Description of Database: An Introduction
GCP database is a rectangular, "flat" file composed of 57,091
rows (cases or records) and 90 columns (variables). The rows are mainly
living in families, households or "group quarters" (convents, jails,
etc.). Several hundred cases, however, are vacant houses, included because even
the absence of residents is an aspect of urban life worth capturing. The variables
are two types_alphanumeric or "string" variables, and numeric or coded
variables. String variables contain data which were entered into the database
as written on the census manuscript such as surnames and occupations. Numeric
variables contain data or "values" which are coded for the ease of
data entry and analysis. Examples are marital status and "calidad" (ethnicity
Further, the string and numeric variables are divided into two types of variables: "literal" and "constructed."
Literal Variables. The "Literal" variables are comprised of
are those that contain information which was written on the manuscript
page by the census taker or his scribe. Examples of these
are cuartel number, residence type, name, age, occupation, etc.
are literal variables which contain data created by the GCP staff
for ease of searching, sorting or otherwise manipulating the statistical
information. Examples of those variables are Master Index, Index,
Manuscript Page, Household Number and Person Sequence Number (sequence
of all individuals in the household.
are those string variables which have been "paired" with
a numeric coded variables to facilitate statistical analysis. The
of the pair is usually identified with a "2" at the end of the name.
Examples of those types are Patria2 and Job2.
are the consolidated variables created by GCP staff for the convenience
of our users. Examples of those variables are Age2, Estado2 (marital
status), Calidad2 (race/ethnicity), Razaclas (race and class) and
Birthplace (born "elsewhere" or
born in Guadalajara).
Variables. The "Constructed" variables
are those variables created by the GCP staff from the literal data
on the manuscript
pages, but which were not specifically provided by the census takers.
These are several types:
are the those variables which can be directly inferred with a high
degree of confidence from the data actually provided. Examples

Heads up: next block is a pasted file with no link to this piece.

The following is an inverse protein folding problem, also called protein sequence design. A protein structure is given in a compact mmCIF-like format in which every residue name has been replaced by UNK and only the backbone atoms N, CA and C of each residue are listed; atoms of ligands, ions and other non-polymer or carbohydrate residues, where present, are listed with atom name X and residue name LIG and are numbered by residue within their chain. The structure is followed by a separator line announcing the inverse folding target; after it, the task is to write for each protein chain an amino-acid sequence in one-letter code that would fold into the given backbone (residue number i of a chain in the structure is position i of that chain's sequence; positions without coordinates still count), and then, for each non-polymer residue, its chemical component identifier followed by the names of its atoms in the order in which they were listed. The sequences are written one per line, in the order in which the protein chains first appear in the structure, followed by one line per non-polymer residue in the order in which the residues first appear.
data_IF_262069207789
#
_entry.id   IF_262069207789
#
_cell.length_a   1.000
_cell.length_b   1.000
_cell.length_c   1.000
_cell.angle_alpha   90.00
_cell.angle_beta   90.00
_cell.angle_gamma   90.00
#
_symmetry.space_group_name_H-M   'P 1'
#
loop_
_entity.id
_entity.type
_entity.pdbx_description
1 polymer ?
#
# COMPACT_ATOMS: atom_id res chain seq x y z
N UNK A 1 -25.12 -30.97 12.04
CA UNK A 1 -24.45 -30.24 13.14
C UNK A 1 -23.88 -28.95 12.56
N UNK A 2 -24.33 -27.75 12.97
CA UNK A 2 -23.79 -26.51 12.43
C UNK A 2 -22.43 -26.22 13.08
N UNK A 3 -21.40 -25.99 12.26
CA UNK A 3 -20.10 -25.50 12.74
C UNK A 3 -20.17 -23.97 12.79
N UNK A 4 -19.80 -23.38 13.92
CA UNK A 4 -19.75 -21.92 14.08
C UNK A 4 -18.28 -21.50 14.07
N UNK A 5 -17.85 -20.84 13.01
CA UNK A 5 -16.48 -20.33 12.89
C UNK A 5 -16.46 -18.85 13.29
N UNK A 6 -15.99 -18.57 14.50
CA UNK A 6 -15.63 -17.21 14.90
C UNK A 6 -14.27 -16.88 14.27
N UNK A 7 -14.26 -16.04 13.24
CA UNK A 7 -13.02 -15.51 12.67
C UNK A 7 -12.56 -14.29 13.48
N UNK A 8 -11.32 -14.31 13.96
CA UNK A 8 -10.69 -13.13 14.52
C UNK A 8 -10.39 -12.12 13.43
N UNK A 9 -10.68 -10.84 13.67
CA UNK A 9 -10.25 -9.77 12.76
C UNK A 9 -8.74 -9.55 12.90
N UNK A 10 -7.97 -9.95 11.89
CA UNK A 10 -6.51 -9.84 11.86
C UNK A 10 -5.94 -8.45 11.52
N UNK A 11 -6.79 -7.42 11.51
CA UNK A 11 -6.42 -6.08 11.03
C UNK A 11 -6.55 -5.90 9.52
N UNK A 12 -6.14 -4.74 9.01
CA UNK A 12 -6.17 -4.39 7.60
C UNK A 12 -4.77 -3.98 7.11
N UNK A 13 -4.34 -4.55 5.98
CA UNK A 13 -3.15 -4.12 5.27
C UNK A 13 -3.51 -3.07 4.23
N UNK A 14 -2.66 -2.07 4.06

are sex (rarely actually stated but usually obvious from names,
position in the household or the endings of other data such as
occupation or marital status), race of spouse and the location
of one's spouse, mother or father within the household.
further example of this type of constructed variables would be
so_called "count" variables, which provide the number of servants,
number of employed persons, number of males and females in the family and household,
etc. These are household and/or family variables in which each member of the
household/family receives the same numeric data.
problematic are those variables which are based on interpretations
of the data or specific assumptions used by GCP staff in the process
of coding and/or entering the data into the database. The GCP believes
that the importance of the information justifies our interpretations
and assumptions. Examples of such constructed variables are household
and family structure, position in the household/family and a variety
of migration variables. Such variables were created based as far
as possible on specific, documented, assumptions or procedures.
we endeavored to select the more conservative of the various assumptions
we adhered to a set of rigidly maintained and documented assumptions
governing our interpretations.
third, we provided data quality variables called "flag" variables
to provide the user with a useable level of confidence.
Flag Variables. The "flag" variables provide a specific measure
of data quality which will enable the user to select the level of quality
with which they prefer to work. The level of quality essentially contain
the specific assumptions used by the coders to base their interpretation
or they contain some other indications of a greater or less level of
data quality. They are in essence the level of confidence one might
expect from the data of each case. Statistical software packages generally
provide a easy means to recode variables to allow the user to work
only with those values with which they are comfortable. An example
is the flag for migrant marital status (FMIGMAR). A "0" means
that we are "absolutely" certain of our data because the
years in residence were given by the census takers. A "1" meant
we were "very certain" as the migrating couple had children
born elsewhere and children born in Guadalajara. A "2" meant
we were "somewhat certain" as the couple had children born
elsewhere (but not in Guadalajara). A "3" meant we were "uncertain" as
the couple had only children born in Guadalajara. A detailed explanation
for this and other flag variables are provided in this codebook, below.
Other Assumptions and Interpretations. There